MLS Cup Final: A HandbookBy: Juan Mesa
The MLS 2014 season comes to an end on Sunday with the clash between the LA Galaxy and the New England Revolution, who face each other for the title for the third time (the Californians won the previous two matches, in 2001 and 2006). The game will be played at the Galaxy’s StubHub Center, a privilege given to the finalist with the best record in the regular season.
But who has the stronger hand, the four-time champion LA team or the four-time runner-up Revolution? And what defines each team? Let’s revert to our World Cup format (we’re trying not to get too nostalgic about that perfect summer month of endless soccer here) and see.
HOW DID THEY GET HERE?
The Galaxy finished the regular season with the second-best record in the MLS and 61 points. In the playoffs, they destroyed Real Salt Lake with an aggregate of 5-0 and then upset favorites Seattle Sounders thanks to the away goal tiebreaker after a 2-2 in the aggregate.
The Revolution, in turn, had an amazing second half of the season, which made them finish second in the Eastern Conference (they amassed nine victories in 13 games between August and October), while in the playoffs, they eliminated the Columbus Crew and New York Red Bulls without losing any games.
With speed, skills and finishing power, LA’s Robbie Keane, Gyasi Zardes and Landon Donovan are the most lethal trio of attackers in the MLS, leading the scoring stats with 69 goals. But there’s more to the Galaxy: behind them are Brazilians Marcelo Sarvas and Juninho, and Swede Stefan Ishizaki, a trio who does the good and the ugly but never the bad in the midfield.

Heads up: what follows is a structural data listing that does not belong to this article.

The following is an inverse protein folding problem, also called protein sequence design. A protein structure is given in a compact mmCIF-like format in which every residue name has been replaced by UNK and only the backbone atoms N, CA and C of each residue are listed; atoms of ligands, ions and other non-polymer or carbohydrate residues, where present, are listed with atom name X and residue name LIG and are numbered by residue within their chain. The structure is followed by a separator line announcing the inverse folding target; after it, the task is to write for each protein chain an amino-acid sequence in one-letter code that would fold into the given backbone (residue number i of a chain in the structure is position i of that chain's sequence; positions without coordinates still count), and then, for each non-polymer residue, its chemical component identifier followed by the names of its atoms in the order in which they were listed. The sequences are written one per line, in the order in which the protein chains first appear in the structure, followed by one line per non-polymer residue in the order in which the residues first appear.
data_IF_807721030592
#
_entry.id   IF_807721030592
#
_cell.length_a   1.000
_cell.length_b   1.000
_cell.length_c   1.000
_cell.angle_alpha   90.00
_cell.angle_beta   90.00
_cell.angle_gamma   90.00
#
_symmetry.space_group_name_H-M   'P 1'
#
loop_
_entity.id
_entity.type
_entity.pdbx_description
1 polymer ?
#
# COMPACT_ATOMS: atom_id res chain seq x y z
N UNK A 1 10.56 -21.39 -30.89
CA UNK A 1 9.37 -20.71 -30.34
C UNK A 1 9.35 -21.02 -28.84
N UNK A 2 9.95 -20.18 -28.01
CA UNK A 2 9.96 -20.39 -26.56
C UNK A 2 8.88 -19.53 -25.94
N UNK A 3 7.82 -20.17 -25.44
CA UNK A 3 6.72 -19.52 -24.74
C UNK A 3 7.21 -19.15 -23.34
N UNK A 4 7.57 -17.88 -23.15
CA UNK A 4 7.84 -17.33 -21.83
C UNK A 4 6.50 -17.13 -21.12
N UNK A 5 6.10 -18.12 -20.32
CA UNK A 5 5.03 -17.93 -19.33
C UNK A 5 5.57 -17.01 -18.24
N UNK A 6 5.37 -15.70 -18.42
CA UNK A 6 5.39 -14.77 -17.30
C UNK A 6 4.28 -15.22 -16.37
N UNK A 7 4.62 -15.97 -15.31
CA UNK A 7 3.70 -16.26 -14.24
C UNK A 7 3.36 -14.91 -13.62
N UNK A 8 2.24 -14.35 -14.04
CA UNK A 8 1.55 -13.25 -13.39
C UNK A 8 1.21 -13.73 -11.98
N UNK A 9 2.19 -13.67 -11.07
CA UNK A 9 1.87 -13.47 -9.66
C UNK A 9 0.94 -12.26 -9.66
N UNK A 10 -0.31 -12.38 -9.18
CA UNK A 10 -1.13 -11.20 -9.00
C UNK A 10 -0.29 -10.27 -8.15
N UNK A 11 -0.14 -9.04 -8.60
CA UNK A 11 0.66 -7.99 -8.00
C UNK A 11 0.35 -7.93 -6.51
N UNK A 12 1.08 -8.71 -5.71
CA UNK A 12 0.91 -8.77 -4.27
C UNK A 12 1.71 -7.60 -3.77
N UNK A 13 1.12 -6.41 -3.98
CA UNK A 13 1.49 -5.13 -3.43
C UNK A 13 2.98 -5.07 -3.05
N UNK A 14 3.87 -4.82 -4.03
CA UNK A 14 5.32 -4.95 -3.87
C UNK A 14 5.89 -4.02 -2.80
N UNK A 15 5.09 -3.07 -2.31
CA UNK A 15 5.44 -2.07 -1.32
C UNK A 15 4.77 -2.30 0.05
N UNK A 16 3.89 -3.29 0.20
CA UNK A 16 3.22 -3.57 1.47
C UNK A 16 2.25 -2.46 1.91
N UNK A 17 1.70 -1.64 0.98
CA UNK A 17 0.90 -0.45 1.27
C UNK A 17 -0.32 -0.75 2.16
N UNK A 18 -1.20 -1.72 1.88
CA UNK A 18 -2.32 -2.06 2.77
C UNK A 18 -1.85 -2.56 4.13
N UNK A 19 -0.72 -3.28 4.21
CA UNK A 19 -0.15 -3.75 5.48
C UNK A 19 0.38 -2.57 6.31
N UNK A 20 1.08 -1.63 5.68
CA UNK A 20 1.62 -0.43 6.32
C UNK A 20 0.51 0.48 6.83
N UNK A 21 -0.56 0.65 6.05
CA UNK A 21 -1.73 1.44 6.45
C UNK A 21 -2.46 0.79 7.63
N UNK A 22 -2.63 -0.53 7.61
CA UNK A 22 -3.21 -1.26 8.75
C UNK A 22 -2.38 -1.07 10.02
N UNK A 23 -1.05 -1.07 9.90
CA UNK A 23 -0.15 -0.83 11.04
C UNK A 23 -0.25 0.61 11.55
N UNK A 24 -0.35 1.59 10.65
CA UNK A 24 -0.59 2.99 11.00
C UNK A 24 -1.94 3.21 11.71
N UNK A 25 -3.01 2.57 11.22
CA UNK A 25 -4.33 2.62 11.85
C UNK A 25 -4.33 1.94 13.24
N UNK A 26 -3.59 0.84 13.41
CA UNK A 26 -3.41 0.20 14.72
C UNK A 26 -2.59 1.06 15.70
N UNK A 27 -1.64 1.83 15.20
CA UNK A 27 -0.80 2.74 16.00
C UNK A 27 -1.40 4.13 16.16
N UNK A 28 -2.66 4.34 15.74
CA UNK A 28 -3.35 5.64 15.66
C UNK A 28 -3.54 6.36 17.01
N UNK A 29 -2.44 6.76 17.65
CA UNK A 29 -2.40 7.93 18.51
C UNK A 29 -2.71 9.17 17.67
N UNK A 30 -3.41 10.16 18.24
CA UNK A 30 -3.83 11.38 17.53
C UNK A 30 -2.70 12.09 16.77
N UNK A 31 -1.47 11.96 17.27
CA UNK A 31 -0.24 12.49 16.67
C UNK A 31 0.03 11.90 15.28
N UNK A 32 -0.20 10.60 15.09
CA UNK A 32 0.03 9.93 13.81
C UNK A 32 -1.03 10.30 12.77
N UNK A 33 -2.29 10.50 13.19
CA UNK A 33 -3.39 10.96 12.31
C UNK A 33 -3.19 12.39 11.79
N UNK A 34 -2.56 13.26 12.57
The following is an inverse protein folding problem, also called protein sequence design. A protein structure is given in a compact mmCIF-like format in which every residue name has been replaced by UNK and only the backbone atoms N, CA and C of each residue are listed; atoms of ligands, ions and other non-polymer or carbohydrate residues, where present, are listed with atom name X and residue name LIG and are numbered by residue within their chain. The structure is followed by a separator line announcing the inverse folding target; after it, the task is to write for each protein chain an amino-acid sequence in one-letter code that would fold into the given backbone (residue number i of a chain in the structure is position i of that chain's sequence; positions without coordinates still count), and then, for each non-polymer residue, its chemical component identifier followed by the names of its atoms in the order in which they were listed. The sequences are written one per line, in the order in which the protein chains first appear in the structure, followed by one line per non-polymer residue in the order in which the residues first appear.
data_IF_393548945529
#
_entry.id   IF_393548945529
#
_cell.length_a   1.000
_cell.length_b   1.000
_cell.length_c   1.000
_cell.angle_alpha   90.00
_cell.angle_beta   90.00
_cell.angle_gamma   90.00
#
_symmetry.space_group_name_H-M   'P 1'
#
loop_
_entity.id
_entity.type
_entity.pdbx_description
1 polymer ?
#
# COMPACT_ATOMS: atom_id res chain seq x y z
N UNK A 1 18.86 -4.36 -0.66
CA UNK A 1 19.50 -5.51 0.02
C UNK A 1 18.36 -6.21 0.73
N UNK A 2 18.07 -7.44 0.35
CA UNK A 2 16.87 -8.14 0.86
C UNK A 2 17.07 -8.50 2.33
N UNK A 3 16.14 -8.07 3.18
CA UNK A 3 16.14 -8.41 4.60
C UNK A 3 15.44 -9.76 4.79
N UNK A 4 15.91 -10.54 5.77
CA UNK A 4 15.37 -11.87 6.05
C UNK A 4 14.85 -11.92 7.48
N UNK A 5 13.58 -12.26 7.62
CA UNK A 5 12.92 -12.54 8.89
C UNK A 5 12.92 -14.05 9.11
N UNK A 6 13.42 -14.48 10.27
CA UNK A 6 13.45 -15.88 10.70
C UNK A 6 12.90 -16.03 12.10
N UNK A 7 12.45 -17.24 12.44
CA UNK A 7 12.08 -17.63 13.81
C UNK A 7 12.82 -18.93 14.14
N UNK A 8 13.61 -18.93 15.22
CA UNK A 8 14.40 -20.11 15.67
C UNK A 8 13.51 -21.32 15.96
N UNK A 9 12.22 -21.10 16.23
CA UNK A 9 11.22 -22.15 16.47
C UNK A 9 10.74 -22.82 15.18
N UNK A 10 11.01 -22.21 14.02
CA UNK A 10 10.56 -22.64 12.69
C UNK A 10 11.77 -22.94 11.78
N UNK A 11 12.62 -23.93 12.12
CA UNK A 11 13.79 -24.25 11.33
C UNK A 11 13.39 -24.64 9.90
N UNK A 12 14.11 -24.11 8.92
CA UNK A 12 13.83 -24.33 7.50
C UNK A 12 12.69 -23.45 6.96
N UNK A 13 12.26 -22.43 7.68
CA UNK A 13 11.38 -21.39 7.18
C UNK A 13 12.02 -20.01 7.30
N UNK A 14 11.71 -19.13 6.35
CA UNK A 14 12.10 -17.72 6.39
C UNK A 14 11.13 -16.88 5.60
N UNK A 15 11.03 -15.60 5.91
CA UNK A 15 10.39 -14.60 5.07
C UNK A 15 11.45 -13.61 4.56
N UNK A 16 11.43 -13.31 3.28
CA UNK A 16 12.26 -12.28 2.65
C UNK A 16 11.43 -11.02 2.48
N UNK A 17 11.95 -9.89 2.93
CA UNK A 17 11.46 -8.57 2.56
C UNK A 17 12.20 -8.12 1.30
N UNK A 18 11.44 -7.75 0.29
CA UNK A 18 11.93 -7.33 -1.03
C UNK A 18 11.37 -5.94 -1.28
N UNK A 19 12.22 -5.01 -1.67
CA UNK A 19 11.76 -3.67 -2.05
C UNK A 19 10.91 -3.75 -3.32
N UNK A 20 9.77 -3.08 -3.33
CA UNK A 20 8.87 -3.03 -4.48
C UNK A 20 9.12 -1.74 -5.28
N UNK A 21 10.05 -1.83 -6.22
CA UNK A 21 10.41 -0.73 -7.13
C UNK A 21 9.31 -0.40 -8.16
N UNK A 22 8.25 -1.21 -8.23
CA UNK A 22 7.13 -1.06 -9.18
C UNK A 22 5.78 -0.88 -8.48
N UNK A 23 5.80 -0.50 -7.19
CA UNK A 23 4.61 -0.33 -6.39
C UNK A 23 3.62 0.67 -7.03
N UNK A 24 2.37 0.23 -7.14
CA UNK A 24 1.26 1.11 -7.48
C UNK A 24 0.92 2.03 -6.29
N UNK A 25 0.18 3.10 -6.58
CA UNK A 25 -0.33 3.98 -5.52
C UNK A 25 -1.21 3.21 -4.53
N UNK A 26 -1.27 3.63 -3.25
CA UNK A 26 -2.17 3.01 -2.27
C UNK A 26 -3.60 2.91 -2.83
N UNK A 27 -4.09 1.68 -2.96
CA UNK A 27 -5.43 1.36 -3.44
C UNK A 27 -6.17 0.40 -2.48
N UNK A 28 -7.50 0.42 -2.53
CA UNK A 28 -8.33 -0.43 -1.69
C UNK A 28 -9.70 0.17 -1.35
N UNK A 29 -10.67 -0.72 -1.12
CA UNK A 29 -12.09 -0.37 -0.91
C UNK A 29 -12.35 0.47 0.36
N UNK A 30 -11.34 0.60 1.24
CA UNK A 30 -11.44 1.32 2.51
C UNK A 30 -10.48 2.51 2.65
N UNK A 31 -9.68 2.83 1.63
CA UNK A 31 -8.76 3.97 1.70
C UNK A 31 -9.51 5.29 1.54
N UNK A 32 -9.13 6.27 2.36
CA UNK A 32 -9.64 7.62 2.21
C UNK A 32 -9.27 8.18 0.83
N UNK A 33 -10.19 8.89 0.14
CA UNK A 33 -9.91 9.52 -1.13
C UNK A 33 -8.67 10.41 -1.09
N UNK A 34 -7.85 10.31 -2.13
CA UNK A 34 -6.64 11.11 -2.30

The Revs became a perfect counterattack team after signing Jermaine Jones in August. His presence sped up their transition from defense to attack—something they can do in just three touches. Charlie Davies and Lee Nguyen are lethal in front of the goal: they will score two goals if they are given three chances.
The Galaxy’s defense is one of the best in the MLS, but somehow they spaced out in certain moments of the game, especially during the second leg of the Western Conference final, letting Seattle score two goals in the first 30 minutes.
The Revs allowed six goals from the Crew and the Red Bulls during the playoff series. This means the defense is not as strong as their attack. They struggle when rivals play through balls or cross pass from sides of the field. And goalkeeper Bobby Shuttleworth had plenty of saves against New York, but still lacks experience in these stages. In sum, they need a lot of concentration in order to defeat the Galaxy.
THE BOTTOM LINE: WHO WILL WIN?
Everything is set for a fifth Galaxy title. They are at home, they know what it is to be a champion and have a better roster than New England. Still, New England is an unpredictable team with a performance on the rise, so even if their chances of winning are lower (say, 40%), it would be absurd to rule them out.
IF THEY WERE A SONG, THEY WOULD BE...
LA Galaxy: “The Distance” by Cake
New England Revolution: “Horses” by Patti Smith
LOGISTICS: MLS Cup Final, Sunday, December 7, 3pm ET, broadcast on ESPN, UniMás and Univisión Deportes